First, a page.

Making a B-Line for Pollinators

Natural Environment Volunteering

Creating wildflower areas across Peterborough to benefit our bees and insects

Peterborough’s B-Lines aims to reverse the serious decline in pollinator numbers by creating a network of wildflower pathways, linking together existing habitats in the city.

PECT is enhancing the natural heritage of the city, improving its biodiversity and creating beautiful pollinator-friendly areas. Increasing wildflower areas is not just beneficial for biodiversity, but it is also essential to stop the decline of native pollinators, ultimately benefitting the environment.

Buglife, the leading organisation in Europe devoted to the conservation of all invertebrates, has mapped these B-Lines across the UK. Using this map to identify areas in Peterborough where there are gaps, PECT is working with landowners, communities, schools, and businesses to create ‘pit-stops’ for bees and other pollinators as they move across the landscape.

Supported by The National Lottery Heritage Fund and Viridor.






Quick links:



WATCH: managing land for pollinators


Why does B-lines matter?

B-Lines is designed to address the urgent need to create pollinator habitats. Over 3 million hectares of wildflower-rich grassland has been lost in England alone over the last 70 years, leading to widespread decline in bees, moths, and insects.

This decline in wildflower meadows is increasingly apparent in Peterborough. Since 1940, agricultural land cover in Peterborough has increased from 60% to 80%. Much of this has been at the expense of wildflower-rich habitats.

This loss of wildflowers has led to half of our 27 bumblebee species declining, with three having already gone extinct, and two thirds of our moths and 71% of our butterflies showing long-term declines. Much of our surviving wildflower-rich habitat now exists as just small fragments, leaving populations of insects isolated from each other, separated by intensively managed farmland and by our towns and cities.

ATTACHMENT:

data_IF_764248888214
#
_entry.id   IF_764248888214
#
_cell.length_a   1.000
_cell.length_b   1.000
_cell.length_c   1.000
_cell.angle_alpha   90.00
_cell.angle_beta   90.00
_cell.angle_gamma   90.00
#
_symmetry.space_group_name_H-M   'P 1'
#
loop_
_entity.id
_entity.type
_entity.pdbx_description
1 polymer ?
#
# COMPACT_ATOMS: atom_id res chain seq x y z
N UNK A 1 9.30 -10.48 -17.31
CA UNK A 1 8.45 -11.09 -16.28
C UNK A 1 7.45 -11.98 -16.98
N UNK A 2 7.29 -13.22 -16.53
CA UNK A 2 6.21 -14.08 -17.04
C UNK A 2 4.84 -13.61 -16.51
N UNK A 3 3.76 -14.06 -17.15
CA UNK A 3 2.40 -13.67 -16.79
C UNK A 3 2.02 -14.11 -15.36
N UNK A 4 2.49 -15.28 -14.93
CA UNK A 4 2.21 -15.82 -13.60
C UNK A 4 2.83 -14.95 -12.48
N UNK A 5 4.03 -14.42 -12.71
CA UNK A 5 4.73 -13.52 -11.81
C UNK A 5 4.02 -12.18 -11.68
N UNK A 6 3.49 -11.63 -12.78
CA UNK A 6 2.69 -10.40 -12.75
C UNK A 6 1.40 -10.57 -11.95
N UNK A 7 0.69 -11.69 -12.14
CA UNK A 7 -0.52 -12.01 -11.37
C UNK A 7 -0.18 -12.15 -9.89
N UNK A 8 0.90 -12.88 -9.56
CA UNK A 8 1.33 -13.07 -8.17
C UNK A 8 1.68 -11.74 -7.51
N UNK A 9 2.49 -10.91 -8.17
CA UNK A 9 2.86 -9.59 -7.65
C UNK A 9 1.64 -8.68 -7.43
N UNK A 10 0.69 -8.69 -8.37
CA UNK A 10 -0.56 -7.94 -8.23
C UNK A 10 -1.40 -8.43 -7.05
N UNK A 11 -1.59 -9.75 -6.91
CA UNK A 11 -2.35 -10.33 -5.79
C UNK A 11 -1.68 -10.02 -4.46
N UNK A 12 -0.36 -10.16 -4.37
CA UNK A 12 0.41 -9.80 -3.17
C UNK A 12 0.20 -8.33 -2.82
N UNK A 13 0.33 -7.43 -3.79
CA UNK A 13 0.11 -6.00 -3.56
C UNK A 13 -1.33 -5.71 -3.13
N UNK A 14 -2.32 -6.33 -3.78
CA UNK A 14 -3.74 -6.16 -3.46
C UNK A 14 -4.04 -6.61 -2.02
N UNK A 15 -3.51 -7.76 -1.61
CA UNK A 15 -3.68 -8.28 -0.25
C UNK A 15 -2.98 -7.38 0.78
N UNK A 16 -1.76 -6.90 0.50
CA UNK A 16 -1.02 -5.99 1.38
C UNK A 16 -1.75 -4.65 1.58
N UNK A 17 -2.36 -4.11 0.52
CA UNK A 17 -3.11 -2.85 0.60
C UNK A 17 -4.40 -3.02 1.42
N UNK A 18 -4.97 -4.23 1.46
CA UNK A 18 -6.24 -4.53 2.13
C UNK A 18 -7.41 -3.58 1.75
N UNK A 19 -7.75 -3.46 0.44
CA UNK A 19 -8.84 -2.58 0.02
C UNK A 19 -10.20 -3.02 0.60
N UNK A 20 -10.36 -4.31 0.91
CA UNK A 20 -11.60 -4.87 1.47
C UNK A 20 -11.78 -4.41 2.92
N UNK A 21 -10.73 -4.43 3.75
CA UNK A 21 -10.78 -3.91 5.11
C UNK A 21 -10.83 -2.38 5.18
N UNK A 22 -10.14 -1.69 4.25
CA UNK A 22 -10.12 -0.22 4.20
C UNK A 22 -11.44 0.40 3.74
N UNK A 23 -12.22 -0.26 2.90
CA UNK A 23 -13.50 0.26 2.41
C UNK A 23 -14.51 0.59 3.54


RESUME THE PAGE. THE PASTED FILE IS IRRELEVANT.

As many insect species have a very limited ability to move and disperse – some bee species are limited to a 300m radius – there is a major risk of them dying out as the small fragments of habitat they depend on are damaged or destroyed.


What are we doing?

To address this decline in pollinator-friendly habitats, we are working with landowners, communities, schools and businesses across the city to create a network of wildlife pathways and green spaces. Peterborough has the potential to become the very first section of the B-Line to be filled enough to enable effective pollinator mobility.

We will provide a joined-up approach to pollinator conservation through wildflower planting and seeding on large public areas such as parks, as well as smaller urban areas such as community spaces and household gardens.

The project will include education, community engagement and awareness raising and will encourage people to value their local environment and enhance their understanding of the importance of wildflower planting.

find out more

This project has been developed in consultation with Buglife and key landowners and stakeholders in the city, including: Peterborough City Council, Vivacity, O&H Hampton, and Nene Park Trust.

For more information, please call 01733 568408 or email [email protected].

Once the Coronavirus lockdown has been lifted we will be offering a range of volunteer opportunities that individuals and groups can be involved in, such as species surveying and recording as well as planting and maintaining public wildflower spaces. To find out opportunities as they become available, please sign up to our volunteer newsletter here: